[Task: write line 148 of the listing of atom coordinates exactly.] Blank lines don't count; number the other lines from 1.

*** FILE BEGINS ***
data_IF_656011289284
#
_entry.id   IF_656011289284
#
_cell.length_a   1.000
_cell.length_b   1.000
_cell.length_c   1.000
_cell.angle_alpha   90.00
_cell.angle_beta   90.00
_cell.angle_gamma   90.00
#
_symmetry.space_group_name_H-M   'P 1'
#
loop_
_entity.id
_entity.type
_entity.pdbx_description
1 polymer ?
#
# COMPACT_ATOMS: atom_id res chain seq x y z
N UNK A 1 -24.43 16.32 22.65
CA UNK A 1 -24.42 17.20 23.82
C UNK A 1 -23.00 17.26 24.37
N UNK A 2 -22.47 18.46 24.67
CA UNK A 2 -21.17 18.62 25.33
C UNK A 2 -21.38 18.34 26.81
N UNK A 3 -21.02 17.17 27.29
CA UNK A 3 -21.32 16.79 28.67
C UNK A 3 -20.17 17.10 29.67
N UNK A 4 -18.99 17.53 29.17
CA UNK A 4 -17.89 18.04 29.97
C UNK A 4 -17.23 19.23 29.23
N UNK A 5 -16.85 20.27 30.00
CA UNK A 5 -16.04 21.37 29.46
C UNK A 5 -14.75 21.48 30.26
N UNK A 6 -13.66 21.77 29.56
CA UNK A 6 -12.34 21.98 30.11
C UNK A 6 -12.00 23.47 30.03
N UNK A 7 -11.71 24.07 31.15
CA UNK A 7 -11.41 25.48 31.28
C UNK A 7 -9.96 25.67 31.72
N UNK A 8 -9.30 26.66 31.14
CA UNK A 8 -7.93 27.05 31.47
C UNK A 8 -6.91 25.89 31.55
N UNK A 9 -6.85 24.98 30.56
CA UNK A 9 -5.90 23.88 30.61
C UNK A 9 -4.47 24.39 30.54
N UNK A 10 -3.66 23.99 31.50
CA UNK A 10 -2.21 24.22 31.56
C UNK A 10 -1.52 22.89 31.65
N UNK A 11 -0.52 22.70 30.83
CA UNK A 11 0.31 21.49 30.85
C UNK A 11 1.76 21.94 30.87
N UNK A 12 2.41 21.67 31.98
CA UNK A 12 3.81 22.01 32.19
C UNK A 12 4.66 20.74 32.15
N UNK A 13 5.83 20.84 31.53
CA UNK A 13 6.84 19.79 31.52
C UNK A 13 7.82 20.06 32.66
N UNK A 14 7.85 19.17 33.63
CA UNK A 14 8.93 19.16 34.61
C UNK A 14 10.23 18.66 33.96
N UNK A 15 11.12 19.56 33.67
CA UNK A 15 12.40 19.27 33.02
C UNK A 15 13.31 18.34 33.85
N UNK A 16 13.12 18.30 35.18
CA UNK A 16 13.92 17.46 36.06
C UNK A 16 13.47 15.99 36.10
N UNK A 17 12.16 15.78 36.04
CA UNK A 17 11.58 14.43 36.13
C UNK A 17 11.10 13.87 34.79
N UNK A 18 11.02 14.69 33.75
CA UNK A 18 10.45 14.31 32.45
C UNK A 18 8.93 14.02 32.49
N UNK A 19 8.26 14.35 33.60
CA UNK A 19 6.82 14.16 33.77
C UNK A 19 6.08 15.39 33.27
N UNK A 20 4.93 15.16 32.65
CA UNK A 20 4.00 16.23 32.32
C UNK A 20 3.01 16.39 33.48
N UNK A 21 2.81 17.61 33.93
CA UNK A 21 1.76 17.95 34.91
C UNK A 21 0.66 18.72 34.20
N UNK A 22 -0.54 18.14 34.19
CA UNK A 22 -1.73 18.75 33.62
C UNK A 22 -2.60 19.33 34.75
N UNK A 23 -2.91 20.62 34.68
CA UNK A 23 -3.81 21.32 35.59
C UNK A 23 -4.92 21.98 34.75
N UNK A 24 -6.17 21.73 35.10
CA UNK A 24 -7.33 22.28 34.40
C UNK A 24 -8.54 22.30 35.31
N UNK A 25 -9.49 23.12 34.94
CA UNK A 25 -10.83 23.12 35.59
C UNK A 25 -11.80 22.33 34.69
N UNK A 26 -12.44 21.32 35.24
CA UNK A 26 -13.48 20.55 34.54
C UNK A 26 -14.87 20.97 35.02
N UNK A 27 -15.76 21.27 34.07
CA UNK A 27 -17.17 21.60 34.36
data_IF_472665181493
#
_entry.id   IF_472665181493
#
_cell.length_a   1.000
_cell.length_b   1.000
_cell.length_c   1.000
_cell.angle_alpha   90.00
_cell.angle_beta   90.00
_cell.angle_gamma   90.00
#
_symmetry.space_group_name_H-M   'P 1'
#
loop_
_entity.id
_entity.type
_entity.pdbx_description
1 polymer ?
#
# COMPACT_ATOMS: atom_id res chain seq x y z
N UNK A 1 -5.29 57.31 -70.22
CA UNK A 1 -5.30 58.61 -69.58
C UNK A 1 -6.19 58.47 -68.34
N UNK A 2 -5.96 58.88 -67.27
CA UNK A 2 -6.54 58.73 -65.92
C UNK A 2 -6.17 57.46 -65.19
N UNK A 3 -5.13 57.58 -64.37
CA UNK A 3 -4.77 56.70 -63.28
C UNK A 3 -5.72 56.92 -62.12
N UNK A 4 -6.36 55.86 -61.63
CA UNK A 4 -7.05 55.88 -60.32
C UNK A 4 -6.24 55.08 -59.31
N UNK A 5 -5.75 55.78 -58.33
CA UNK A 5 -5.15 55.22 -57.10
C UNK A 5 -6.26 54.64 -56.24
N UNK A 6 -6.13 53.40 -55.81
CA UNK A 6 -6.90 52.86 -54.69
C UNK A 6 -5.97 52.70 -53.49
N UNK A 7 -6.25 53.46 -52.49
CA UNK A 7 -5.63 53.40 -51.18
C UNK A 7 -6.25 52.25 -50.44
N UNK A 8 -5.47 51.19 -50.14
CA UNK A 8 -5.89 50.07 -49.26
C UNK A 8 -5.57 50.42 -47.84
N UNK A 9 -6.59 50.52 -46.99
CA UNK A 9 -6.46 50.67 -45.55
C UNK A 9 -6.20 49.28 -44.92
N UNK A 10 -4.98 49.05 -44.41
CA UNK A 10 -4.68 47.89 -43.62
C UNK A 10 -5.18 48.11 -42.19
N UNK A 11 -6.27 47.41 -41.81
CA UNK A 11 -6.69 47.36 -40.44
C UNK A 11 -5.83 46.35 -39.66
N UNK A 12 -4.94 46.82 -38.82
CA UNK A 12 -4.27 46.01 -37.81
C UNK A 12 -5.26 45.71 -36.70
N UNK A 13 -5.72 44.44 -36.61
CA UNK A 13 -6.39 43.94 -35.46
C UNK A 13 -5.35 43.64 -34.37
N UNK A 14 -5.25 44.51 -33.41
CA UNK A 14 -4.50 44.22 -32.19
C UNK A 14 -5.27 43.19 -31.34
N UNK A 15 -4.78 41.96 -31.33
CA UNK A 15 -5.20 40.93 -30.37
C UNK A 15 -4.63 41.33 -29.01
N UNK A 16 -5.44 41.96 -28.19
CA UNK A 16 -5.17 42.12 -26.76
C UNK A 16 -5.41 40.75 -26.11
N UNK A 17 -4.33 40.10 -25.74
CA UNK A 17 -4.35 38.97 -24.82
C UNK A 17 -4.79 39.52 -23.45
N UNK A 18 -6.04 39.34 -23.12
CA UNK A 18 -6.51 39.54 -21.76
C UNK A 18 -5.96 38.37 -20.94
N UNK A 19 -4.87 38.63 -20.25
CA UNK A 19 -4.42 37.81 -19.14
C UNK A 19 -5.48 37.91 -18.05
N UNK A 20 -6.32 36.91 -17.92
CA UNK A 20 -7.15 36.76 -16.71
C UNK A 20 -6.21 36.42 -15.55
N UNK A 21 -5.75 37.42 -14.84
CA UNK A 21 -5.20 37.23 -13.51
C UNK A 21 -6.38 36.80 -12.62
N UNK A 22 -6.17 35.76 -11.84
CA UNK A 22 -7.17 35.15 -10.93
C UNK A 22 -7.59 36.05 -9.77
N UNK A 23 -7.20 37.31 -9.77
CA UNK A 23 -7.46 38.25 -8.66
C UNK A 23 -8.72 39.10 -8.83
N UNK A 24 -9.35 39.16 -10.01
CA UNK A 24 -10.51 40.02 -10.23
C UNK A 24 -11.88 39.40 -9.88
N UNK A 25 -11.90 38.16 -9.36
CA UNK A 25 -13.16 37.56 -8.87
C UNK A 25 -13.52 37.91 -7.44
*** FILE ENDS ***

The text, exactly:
N UNK A 10 -4.98 49.05 -44.41